One of these researchers is Anna Ciaunica, cognitive scientist, philosopher and author of the research paper “I Overthink–Therefore I Am Not,” about how overthinking can cause us to disassociate from ourselves. Ciaunica and Levin are collaborating on a new interdisciplinary research project on self-organizing systems. The working title for their paper is “From Cells to Selves.” Ciaunica says this research aims to explore intelligence through a biogenic lens instead of the traditional, more narrow anthropogenic lens. This means breaking out of a familiar brain-based architecture of intelligence and exploring the full biological landscape of possibilities.

“We need a conceptual toolbox to approach this from a different perspective, from an interdisciplinary perspective,” says Ciaunica. “We need different disciplines, different tools to understand the phenomena.” She says the resistance from some corners of science is simply inertia from an inherited framework for understanding the world, back when only a few perspectives were allowed to participate in science and define that framework. “There is a lot of pushback and it’s going to be a long road,” says Ciaunica. “I think this type of shift will take some time [and] will basically shed new light on the way we define fundamental concepts such as intelligence.”

4. Problems With Peer Review

Peer review is a process for trying to validate the findings of a scientific study. After a study is completed, the research team writes up a report on how they conducted their study. This report on the study is called a paper and the researchers are authors of the paper. The researchers then submit their paper to a scientific journal. The editor at the journal sends the paper to scientists to review it. Typically two to four (the average is three) volunteer scientists read through the paper to see if it looks like the study was done correctly. The scientists then inform the journal’s editor if they approve or disapprove of the paper, or if there seems to be a problem that needs fixing.

When it comes to the peer review process: “We have a bit of a black box problem,” says Tim Errington, Director of Research at the Center for Open Science (COS). Open Science is a movement to make science more transparent and accessible. The movement started in the 17th century with the introduction of the scientific journal. Today, scientific journals themselves are being taken to task by organizations like COS.

The problems inside the peer review black box are sometimes surprising. For instance, “peer review” doesn’t mean that the scientists who review the paper necessarily approve it for publication. If one out of the three reviewing scientists recommends a paper not get published, it sometimes gets published anyway. “I was just asking for more clarity,” says Errington, remembering when he was on a peer review panel and he disapproved of the study and it was published anyway: “I was like, ‘you can’t publish this paper because the methodology is so poorly described. I don’t even understand what’s going on.’” Scientists doing peer review often don’t have any idea who the other reviewers are, so it’s unknown how many reviewing scientists may approve or disapprove of a paper. Errington says that like many scientists, he simply stopped accepting requests to conduct peer review. So when peer review is extolled as the arbiter of truth, Errington balks. “Stop thinking that peer review is indeed the high-quality control that people think it is. Because it’s not set up to do that.”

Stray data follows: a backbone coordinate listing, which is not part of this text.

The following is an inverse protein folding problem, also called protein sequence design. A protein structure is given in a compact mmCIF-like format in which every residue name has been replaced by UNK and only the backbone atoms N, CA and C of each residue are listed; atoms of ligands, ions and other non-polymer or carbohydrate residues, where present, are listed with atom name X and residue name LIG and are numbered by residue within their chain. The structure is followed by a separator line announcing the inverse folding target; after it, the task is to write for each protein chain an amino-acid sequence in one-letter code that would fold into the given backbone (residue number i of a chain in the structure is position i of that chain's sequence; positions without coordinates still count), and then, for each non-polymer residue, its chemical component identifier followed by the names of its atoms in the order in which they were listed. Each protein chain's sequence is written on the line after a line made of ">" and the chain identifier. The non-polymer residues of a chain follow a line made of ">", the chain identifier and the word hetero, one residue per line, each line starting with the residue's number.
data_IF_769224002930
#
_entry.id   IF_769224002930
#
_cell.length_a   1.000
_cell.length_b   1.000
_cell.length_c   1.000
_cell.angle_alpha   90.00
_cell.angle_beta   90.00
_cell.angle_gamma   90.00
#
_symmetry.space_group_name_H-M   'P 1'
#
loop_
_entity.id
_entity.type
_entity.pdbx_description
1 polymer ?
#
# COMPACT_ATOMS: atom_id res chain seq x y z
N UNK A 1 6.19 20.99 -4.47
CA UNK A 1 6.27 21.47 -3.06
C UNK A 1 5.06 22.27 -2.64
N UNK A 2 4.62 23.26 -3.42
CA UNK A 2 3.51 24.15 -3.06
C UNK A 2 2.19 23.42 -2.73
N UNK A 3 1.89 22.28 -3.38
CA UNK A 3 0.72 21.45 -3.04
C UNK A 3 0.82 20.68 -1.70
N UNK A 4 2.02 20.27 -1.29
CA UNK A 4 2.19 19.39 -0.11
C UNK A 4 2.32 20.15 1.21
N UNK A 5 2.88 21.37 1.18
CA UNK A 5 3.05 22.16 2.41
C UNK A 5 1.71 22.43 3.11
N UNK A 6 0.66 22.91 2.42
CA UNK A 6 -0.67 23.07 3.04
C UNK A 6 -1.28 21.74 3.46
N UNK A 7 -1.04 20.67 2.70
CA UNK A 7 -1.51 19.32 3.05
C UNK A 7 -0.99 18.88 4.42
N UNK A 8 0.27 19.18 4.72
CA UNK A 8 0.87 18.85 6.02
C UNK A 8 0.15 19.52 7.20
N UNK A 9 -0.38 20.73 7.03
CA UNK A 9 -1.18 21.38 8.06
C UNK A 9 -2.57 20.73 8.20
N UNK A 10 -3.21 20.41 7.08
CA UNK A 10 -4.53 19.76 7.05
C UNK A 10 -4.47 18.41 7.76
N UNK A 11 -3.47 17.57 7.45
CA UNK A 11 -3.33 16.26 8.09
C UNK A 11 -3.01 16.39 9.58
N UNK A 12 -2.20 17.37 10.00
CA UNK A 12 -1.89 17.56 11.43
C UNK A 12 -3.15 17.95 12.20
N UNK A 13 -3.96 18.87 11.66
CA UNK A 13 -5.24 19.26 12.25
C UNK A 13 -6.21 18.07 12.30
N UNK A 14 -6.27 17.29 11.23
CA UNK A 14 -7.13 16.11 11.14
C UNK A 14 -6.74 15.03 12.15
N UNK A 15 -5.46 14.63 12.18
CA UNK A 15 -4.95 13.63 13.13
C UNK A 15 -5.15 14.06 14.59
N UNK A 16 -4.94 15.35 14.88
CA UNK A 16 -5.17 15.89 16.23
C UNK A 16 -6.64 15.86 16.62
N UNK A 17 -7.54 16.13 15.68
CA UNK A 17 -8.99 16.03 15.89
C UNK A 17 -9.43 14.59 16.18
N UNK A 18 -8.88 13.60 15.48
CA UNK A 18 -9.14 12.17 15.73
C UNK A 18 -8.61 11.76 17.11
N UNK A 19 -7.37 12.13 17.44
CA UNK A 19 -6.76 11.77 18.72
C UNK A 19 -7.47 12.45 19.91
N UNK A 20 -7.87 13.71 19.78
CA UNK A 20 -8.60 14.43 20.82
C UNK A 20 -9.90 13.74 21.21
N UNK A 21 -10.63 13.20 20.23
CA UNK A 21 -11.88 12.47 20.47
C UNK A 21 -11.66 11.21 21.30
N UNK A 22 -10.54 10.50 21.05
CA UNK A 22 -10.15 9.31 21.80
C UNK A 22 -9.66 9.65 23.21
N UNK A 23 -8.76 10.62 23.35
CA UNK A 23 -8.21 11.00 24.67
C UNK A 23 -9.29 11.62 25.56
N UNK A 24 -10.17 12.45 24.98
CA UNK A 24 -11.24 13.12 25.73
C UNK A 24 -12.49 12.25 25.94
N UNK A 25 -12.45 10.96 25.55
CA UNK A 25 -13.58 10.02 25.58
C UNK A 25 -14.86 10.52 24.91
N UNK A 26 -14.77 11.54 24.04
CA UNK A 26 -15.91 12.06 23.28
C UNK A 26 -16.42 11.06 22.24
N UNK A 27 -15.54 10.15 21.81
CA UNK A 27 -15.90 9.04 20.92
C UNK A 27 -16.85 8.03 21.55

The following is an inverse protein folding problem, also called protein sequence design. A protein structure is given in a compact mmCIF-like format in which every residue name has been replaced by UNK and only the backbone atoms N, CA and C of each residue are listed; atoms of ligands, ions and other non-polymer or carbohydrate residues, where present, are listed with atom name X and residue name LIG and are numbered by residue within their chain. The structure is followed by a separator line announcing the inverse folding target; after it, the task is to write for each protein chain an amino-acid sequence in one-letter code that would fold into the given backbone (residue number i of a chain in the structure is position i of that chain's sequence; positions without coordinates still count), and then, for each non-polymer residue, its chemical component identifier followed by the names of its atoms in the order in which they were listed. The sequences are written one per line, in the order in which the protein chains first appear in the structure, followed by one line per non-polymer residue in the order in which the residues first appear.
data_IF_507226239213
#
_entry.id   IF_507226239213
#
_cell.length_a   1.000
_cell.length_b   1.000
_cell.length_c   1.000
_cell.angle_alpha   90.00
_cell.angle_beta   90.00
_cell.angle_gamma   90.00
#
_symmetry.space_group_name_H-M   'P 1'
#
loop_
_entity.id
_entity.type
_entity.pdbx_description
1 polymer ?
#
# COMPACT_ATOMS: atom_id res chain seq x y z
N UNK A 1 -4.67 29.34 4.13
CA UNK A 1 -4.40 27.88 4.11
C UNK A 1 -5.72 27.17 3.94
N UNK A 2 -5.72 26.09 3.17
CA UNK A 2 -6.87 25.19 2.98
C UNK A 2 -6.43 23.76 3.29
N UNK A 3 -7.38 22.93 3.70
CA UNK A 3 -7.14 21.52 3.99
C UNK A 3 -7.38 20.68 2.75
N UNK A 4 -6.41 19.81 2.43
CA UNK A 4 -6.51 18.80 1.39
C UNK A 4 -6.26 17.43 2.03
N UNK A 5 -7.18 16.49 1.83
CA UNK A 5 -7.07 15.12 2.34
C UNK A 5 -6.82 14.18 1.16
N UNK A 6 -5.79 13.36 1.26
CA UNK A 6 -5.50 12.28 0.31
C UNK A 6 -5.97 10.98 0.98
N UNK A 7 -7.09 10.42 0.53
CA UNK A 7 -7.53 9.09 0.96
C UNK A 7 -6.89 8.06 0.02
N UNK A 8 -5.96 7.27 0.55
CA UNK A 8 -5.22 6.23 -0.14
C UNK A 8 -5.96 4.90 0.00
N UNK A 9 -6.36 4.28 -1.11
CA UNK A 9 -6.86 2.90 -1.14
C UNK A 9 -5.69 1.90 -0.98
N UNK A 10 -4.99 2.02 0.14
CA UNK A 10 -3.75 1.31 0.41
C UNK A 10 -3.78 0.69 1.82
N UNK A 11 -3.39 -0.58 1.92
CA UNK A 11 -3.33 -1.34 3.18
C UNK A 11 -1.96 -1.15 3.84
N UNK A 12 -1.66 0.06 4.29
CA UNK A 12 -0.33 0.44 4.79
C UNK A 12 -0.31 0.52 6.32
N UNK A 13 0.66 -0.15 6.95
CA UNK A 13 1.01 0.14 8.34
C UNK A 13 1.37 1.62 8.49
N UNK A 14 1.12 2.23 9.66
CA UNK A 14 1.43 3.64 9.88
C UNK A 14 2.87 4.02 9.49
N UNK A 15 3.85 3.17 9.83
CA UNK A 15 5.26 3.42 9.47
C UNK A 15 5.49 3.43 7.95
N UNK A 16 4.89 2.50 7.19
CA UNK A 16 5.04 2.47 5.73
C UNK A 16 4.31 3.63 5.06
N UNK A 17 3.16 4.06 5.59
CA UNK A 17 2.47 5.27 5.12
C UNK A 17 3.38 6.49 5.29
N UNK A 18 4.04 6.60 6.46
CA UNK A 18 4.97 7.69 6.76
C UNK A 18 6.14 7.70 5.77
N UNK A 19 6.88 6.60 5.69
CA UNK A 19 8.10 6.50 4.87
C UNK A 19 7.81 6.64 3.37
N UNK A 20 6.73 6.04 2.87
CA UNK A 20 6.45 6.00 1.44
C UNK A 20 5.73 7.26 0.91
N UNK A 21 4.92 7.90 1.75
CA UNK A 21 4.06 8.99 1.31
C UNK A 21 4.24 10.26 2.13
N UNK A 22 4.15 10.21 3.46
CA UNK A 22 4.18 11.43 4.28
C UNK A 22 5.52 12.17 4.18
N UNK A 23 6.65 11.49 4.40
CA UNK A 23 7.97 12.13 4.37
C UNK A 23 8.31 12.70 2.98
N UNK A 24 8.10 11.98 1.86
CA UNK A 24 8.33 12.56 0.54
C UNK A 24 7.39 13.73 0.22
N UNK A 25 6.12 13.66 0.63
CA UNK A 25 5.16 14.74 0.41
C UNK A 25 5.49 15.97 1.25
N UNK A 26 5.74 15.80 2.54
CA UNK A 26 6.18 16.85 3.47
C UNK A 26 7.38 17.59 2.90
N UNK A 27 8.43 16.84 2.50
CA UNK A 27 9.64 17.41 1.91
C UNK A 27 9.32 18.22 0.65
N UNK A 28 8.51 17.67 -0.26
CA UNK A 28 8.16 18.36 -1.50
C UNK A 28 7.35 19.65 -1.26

It’s not a stretch to imagine that problems inherent in the peer review process may be one of the reasons many studies get published and then fail to replicate. Replication is where scientists redo original studies, step-by-step, to see if they get the same results as the original study. Errington’s background is in preclinical cancer biology and he’s involved in a large-scale replication project in his field. “Less than half can replicate. Less than half are getting similar results,” says Errington. “When we do get results, the effect size in our replications,” adds Errington, “it’s like 15% the size of the original. Like just mind-blowingly small.”

Yet, even with all these problems, you wouldn’t want to get cancer in a pre-scientific world. “There’s a lot of inefficiency in our scientific system,” says Errington. “Yet we still make a lot of progress.” Science-based agriculture techniques, vaccines and medicines that led to a massive spike in population mean science is the reason most of us even exist today. And without science there’d be no internet to read what life would be like without science. “The scientific method, it’s our best tool,” says Errington. “Imagine if we could start to sort through this and make [science] more open, more reproducible. Imagine what we could do then.”

He thinks the problem boils down to what science is incentivizing, or what’s known in the business world as Kerr’s Folly: rewarding A while hoping for B. “You’re telling me, in order to get a job, in order to get a grant, in order to stay in my job and be successful in my career, I need to get a flashy, exciting publication with lots of citations. You never told me I needed to do rigorous quality work,” says Errington. “Doesn’t mean that I don’t believe it. You’re just not rewarding me for it.”

Errington also points to the glut of scientific journals out there. “A lot are just taking advantage of the system. There’s a lot of predatory journals. They won’t do quality peer review. They’ll charge authors a lot of money,” says Errington. “They know that there’s a need for it because it’s the currency of science.”

Things are changing. Over the past 5 years, preprints have gained popularity. Preprints are papers that get published to preprint servers so studies are made available to the public before the paper gets peer reviewed. “It used to be the first time you’re telling the world about your work is when a journal publishes it. But now it’s really that preprint moment,” says Anna Schapiro, neuroscientist and principal investigator at Penn Computational Cognitive Neuroscience Lab. Schapiro also serves as an editor for eLife, a relatively new non-profit scientific journal. “It’s a crazy journal because their ultimate goal is to get rid of journals,” says Schapiro, adding that eLife wants to transition to a system where the paper lives on a preprint server. “The role of the journals is to post evaluations on those preprint servers. You could have many different journals evaluating the same paper,” says Schapiro, adding that evaluation from a reputable scientific journal could function as a stamp of approval.